Getting a decent night's sleep is important for our health, but a lot of us don't get the recommended eight hours.

Three-quarters of Brits get less than eight hours of sleep, while one in six get by on less than six hours each night, according to YouGov.

Meanwhile across the pond, over 17 per cent of adults had trouble staying asleep most days or every day of the past month, 2020 data from the Centers for Disease Control and Prevention (CDC) shows.

Now, Dr. Biquan Luo, a San Francisco sleep expert and CEO of LumosTech, which has created a smart sleep mask to encourage healthy circadian rhythms has told FOX News some of the reasons why we all might be struggling to doze off.

Stress, anxiety, pain, as well as our environment such as noise, movement and temperature, are symptoms that can cause our sleep to be disrupted.

Fragmented sleep can be down to the "Disruption of the body’s natural sleep-wake cycle," says Dr Luo.

Here are some tips to help improve your sleep:

Stay in bed if you wake up during the night

If you find yourself awake in the night, Dr Luo says it's best to stay in bed and try to relax and wind down again to resume sleep.

She noted that techniques like progressive relaxation, breathing exercises, and white noise machines can help with this process.

But if this doesn't work after a while, she recommends getting out of bed.

“If you can’t fall back asleep after 10 or 15 minutes, it’s time to get out of bed,” said Dr Luo to FOX News.

“Try going to a quiet and comfortable place at home, like the couch, and engage in a quiet, low-stimulation activity, such as reading a book or doing a calming activity, until you feel sleepy again — then return to bed.”

Don't check the time on your phone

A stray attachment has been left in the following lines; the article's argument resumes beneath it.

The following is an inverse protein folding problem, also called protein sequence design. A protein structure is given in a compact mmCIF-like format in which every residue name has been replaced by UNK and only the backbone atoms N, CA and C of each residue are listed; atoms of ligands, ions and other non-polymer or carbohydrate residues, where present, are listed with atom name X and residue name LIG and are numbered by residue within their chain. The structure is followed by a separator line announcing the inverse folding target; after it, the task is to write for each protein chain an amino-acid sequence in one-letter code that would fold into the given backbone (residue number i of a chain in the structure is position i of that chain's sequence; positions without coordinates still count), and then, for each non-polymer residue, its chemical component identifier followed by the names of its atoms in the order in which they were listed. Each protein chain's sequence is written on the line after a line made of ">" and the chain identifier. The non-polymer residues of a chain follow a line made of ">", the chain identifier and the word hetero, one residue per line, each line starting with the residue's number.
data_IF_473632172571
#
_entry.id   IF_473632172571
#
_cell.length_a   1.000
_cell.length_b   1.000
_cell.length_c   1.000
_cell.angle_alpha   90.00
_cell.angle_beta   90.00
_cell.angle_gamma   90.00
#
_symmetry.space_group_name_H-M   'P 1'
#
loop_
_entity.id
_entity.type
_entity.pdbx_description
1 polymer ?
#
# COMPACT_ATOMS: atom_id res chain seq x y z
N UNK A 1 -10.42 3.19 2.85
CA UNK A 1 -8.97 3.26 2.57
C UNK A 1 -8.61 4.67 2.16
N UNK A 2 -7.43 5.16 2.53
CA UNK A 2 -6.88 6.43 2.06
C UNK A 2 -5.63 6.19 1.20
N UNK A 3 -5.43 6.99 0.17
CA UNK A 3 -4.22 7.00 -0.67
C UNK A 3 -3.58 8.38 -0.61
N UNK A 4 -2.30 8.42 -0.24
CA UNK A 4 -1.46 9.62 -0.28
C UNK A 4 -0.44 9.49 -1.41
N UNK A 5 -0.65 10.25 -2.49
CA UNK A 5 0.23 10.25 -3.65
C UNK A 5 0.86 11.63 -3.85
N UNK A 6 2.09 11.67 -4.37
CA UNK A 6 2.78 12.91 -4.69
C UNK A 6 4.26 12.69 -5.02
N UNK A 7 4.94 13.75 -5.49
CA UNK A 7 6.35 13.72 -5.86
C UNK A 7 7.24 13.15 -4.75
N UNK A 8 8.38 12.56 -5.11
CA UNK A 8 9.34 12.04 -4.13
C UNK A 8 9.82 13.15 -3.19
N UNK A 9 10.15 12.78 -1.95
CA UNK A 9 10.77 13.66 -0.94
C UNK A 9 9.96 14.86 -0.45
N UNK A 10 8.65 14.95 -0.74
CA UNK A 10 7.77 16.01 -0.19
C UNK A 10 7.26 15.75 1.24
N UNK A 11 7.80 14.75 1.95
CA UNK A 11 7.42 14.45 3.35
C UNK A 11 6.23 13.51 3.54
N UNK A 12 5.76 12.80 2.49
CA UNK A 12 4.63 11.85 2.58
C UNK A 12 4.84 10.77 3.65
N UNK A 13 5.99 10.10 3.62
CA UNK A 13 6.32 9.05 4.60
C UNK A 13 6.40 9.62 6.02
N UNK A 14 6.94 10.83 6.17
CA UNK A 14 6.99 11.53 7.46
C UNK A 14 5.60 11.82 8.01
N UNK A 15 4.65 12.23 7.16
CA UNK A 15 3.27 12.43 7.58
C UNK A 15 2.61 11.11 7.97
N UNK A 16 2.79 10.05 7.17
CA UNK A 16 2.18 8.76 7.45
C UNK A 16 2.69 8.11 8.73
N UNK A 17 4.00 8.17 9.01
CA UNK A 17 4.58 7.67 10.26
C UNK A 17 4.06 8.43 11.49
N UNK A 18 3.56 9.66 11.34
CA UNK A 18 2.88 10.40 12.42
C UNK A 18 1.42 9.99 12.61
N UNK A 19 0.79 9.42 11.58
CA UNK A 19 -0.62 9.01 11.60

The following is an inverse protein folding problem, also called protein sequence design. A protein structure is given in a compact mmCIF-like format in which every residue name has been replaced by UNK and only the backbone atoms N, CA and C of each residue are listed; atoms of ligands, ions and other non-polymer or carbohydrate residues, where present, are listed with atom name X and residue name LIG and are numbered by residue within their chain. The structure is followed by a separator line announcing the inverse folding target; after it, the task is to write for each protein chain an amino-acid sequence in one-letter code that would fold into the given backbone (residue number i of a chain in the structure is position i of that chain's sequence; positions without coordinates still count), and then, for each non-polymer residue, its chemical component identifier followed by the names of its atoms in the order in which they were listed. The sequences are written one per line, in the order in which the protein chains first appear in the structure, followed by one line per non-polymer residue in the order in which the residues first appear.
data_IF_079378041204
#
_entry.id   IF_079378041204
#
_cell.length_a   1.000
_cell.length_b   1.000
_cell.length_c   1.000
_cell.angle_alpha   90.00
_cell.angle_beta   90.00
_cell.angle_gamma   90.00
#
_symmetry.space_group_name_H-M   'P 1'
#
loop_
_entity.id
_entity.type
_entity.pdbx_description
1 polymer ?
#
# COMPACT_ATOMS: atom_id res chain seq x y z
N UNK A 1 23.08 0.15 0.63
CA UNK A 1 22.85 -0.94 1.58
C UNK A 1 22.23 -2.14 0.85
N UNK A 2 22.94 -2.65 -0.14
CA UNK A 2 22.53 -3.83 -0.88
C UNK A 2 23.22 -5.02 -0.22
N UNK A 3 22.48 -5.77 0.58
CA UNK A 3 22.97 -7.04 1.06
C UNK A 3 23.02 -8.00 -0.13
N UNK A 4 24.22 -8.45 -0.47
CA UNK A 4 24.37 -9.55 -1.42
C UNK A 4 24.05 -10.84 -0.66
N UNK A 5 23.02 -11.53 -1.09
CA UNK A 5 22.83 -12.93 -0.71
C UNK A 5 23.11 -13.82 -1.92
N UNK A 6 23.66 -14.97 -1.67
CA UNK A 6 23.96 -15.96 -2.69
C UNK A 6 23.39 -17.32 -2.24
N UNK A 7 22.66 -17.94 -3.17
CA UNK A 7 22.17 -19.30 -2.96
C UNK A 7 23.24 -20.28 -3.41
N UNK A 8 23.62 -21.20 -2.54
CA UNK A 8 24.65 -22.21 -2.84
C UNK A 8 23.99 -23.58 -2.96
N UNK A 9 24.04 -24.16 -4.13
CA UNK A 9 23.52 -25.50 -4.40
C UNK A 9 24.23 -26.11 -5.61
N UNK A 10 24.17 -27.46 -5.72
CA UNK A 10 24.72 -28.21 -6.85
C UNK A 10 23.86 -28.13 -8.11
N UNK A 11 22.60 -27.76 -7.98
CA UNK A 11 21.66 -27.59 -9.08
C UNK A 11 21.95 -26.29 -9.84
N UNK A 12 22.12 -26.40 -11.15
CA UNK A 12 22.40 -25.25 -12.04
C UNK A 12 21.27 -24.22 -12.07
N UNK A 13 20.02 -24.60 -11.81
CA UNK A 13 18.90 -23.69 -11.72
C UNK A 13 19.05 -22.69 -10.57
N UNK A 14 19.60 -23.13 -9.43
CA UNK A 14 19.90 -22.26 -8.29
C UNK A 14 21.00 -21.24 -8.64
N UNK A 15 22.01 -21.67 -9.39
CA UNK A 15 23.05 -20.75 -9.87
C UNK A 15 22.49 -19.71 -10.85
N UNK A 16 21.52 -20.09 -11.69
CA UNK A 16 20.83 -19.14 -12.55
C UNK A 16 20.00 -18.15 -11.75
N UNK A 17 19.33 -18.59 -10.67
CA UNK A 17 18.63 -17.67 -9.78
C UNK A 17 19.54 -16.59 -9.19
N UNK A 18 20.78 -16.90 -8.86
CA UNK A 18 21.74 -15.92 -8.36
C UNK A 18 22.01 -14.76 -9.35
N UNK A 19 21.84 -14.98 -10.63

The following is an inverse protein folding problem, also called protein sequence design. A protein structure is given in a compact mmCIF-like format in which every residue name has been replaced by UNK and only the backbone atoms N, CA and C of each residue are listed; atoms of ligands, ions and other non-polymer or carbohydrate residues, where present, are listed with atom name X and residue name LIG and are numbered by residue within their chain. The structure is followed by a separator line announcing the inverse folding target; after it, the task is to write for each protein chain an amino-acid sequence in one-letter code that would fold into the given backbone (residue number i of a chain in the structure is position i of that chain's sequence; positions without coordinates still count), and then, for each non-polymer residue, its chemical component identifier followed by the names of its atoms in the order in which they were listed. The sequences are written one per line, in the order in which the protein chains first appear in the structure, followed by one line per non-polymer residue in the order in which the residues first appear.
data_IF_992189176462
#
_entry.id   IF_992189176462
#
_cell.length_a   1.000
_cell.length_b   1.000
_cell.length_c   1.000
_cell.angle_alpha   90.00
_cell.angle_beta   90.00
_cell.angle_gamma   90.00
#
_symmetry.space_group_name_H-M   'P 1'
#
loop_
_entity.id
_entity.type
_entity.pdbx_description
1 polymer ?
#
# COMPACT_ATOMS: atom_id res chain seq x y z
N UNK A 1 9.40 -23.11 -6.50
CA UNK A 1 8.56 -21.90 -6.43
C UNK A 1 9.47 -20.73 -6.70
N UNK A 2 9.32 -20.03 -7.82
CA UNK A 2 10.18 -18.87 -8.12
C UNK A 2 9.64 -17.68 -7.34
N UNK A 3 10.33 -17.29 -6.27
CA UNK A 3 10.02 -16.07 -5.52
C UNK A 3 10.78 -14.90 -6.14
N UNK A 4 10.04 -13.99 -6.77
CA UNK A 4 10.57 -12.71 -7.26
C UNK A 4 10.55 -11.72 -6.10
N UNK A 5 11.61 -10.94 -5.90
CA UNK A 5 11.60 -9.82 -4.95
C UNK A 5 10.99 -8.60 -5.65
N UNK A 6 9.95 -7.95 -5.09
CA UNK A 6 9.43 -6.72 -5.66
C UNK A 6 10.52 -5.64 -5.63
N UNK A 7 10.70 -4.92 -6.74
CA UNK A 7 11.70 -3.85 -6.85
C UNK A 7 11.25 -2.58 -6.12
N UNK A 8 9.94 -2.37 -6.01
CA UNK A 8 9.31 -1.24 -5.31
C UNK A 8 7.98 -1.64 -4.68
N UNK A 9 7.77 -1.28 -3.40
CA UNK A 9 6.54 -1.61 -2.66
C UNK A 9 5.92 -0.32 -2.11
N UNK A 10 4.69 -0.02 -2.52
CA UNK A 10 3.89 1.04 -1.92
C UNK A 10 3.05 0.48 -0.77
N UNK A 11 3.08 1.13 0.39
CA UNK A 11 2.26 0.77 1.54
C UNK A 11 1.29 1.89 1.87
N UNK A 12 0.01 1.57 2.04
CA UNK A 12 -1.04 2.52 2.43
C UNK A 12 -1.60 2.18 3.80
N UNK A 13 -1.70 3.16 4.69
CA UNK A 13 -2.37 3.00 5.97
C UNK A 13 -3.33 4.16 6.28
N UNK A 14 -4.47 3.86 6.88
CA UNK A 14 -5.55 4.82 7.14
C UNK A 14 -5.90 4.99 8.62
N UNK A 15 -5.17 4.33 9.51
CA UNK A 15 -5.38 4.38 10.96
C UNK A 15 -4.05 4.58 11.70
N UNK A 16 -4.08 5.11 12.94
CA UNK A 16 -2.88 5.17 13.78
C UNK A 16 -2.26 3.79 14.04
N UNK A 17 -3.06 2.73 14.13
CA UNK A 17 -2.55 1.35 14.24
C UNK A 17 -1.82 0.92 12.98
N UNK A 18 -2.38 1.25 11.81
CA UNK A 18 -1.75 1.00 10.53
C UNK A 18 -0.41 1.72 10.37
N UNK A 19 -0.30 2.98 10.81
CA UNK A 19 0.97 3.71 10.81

While it might be tempting to check what time it is or have a quick look on your phone, Dr Luo doesn't recommend this.

“Checking the time can increase stress and make it harder to sleep,” she explained.

“Additionally, if you check the time on your phone, the contents of the phone may be too stimulating, which further prevents you from relaxing and falling asleep.”

Understanding your internal clock

Sleep struggles could be down to your body's internal clock and your sleep schedule not being in sync and so adjusting this could reduce waking up during the night.

"Our sleep is governed by two key factors — early in the night, it’s the build-up of sleep pressure, our body’s need for rest, that helps us both fall and stay asleep,” Dr Luo said.

“Later in the night, our internal clock, known as circadian signalling, plays a crucial role in maintaining sleep.”

Dr Luo adds how these should be working together so that you remain asleep but if the sleep pressure goes away before the circadian signal kicks in, this can lead to a sleepless night.

Waking up at the same time every day, timed exposure to bright light, moving meal times, drinking a moderate amount of coffee in the morning, taking melatonin supplements, and exercising at different times of the day are just some of the ways to modify your circadian rhythm, according to the Sleep Foundation.

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2023-12-11T12:59:37Z dg43tfdfdgfd